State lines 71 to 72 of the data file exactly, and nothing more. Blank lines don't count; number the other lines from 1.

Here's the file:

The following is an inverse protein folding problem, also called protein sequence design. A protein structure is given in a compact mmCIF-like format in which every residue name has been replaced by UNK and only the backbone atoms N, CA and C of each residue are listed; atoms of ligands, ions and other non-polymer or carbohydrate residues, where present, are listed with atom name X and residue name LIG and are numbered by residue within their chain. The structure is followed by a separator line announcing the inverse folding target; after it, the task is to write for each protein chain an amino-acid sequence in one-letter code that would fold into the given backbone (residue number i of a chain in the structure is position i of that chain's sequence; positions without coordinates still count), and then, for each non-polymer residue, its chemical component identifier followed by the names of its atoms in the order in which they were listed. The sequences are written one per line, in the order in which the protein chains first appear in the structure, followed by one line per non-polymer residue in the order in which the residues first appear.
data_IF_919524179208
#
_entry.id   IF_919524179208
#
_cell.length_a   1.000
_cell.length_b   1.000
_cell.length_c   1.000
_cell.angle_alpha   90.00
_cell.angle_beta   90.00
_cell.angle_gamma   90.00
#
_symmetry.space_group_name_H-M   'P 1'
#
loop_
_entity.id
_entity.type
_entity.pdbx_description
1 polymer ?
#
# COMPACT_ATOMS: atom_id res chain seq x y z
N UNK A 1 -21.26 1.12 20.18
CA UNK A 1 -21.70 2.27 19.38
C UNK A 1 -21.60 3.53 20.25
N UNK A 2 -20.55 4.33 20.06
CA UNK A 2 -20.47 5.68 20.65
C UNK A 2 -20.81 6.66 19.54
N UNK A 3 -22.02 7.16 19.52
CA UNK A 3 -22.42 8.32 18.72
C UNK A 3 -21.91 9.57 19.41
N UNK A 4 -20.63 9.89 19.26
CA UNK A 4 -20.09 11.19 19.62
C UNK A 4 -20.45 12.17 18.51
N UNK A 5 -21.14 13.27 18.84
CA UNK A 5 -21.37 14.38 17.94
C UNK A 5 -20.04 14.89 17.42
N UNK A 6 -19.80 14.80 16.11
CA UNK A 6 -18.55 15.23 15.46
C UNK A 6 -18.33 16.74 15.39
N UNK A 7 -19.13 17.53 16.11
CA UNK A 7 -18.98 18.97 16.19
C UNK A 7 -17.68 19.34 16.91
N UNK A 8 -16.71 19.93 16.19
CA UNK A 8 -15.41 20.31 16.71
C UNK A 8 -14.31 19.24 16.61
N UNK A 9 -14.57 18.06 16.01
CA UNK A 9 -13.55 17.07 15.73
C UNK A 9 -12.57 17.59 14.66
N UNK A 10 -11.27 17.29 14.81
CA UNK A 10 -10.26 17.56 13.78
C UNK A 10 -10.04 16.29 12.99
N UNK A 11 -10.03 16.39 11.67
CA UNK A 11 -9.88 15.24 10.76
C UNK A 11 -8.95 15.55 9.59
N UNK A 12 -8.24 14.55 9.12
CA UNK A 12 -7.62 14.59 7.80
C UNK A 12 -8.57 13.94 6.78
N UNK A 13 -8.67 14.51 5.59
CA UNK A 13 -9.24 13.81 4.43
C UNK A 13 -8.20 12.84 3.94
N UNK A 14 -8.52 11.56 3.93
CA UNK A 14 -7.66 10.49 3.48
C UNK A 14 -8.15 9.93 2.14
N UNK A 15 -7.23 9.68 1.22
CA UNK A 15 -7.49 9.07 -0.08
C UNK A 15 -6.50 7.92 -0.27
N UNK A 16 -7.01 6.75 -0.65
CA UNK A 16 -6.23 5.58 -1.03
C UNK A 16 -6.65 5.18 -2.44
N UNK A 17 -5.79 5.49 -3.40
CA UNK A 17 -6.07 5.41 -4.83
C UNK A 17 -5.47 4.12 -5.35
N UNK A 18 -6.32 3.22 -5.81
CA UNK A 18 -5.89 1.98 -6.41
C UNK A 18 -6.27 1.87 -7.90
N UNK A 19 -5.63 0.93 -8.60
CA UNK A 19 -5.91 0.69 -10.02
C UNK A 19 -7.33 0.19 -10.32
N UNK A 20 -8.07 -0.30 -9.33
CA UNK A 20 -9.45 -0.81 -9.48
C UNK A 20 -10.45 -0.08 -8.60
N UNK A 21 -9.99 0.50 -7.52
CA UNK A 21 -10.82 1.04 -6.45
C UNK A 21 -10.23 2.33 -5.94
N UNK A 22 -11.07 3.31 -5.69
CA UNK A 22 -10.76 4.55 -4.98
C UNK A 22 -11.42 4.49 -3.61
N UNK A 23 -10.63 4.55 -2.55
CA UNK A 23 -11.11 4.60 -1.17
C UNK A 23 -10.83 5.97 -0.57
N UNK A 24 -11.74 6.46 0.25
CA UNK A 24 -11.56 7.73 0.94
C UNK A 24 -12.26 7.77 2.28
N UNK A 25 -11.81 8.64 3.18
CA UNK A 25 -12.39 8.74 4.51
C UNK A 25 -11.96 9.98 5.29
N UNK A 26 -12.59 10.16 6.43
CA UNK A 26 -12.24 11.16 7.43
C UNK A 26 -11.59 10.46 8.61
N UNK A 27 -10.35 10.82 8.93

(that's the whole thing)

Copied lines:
CA UNK A 17 -6.07 5.41 -4.83
C UNK A 17 -5.47 4.12 -5.35